Famed Comedy Central satirist Stephen Colbert is finding himself in hot water today. After the Twitter account for his popular show, “The Colbert Report,” tweeted “I am willing to show #Asian community I care by introducing the Ching-Chong Ding-Dong Foundation for Sensitivity to Orientals or Whatever,” Twitter users kicked up a firestorm around the popular TV host. Mostly, Colbert’s detractors are painting the comedian as a racist, even going so far as to start a #CancelColbert hashtag-campaign on the popular social media service. Colbert, like Justin Bieber and others before him, is learning the hard way that social media can be a fickle beast.
The Out-of-Context Tweet Does Appear Racist
In all fairness, the tweet, at least at first blush, does come across as a racist statement. However, as Colbert himself has said, the tweet was taken completely out of context by the employee of Comedy Central that controls the Colbert Report’s twitter account. In actuality, what was said was a sarcastic, satirical response to news that Dan Snyder, the owner of the NFL’s Washington Red Skins, had started a new foundation called the “Washington Redskins Original Americans Foundation.” The new foundation aims to raise funding for impoverished Native Americans and awareness of their plight. Snyder, compelled by outcries from the Native American community that the term “Redskins” and the attached logo were racist, took the step in order to silence critics. Colbert, perhaps unsuccessfully, tried to address the hypocritical move in his typically facetious way.
The new #CancelColbert campaign isn’t likely to lead to Stephen Colbert’s extremely popular show actually being canceled. Colbert himself has used the hashtag a number of times to humorously respond to the non-issue. Still, even as pieces, like this one, are published to explain the whole story, the backlash against the funny man doesn’t seem to be slowing.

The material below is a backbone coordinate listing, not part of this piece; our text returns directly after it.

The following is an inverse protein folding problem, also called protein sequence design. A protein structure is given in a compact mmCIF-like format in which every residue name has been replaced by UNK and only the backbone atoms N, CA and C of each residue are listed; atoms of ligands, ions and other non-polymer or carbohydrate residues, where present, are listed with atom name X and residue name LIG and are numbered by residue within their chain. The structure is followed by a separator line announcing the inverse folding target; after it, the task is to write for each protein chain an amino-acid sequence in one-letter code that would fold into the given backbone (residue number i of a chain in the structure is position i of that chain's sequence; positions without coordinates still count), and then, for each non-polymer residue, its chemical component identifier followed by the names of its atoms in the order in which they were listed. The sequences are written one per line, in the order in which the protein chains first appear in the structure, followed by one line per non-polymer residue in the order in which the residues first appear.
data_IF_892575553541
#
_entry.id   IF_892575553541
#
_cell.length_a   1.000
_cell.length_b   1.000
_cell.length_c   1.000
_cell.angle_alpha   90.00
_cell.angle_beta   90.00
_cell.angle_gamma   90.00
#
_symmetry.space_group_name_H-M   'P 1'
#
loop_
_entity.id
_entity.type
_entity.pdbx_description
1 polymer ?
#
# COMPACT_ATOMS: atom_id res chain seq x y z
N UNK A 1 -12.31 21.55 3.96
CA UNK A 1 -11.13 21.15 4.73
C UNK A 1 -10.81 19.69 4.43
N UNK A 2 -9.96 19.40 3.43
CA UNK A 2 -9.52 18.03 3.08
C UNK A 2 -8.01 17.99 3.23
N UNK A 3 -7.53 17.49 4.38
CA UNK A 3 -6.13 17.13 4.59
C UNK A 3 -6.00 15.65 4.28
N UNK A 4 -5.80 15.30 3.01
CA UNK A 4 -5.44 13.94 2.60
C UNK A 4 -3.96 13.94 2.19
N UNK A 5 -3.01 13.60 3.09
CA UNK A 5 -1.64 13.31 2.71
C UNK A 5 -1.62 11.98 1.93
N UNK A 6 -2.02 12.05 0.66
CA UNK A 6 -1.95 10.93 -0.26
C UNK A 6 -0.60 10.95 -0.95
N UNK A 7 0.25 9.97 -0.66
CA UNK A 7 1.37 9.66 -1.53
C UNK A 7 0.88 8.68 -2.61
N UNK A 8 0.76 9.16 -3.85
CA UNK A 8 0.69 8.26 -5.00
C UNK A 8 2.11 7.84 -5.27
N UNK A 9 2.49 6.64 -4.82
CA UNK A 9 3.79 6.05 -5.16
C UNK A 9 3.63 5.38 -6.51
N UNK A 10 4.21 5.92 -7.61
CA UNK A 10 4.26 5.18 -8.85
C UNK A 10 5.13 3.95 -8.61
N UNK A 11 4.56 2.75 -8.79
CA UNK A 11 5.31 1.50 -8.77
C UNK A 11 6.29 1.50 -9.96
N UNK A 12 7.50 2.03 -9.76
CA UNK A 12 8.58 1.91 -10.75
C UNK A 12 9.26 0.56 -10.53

Points to the Power of Social Media in Branding
For all brands, whether they’re power tool companies or popular media personas, Colbert’s issue represents a harsh reminder of the power of social media to completely reshape the world’s perceptions. There’s a reason why Twitter earns an estimated $217 million dollars in revenue each quarter, totaling nearly a billion every year: everyone from Colbert to National Geographic to Fox News realizes that the service’s 243 million active users eat up news from their favorite celebs and organizations on the platform.
The problem, as Mr. Colbert is now learning, is that for all the benefits of Twitter and other social platforms, one misstep will reveal just how volatile their users can be. The woefully out of context tweet on “the Colbert Report’s” popular page definitely qualifies as one such misstep.
“Part of what he needs to do to remain in the spotlight is to shock people,” says Carrie Tschetter, VP Director of PR at Archer Communications, Inc. “It’ll be forgotten about by tomorrow, because there will be other people saying shocking things within an hour.”
Are Colbert’s words deserving of the #CancelColbert debacle? Sound off in the comments below.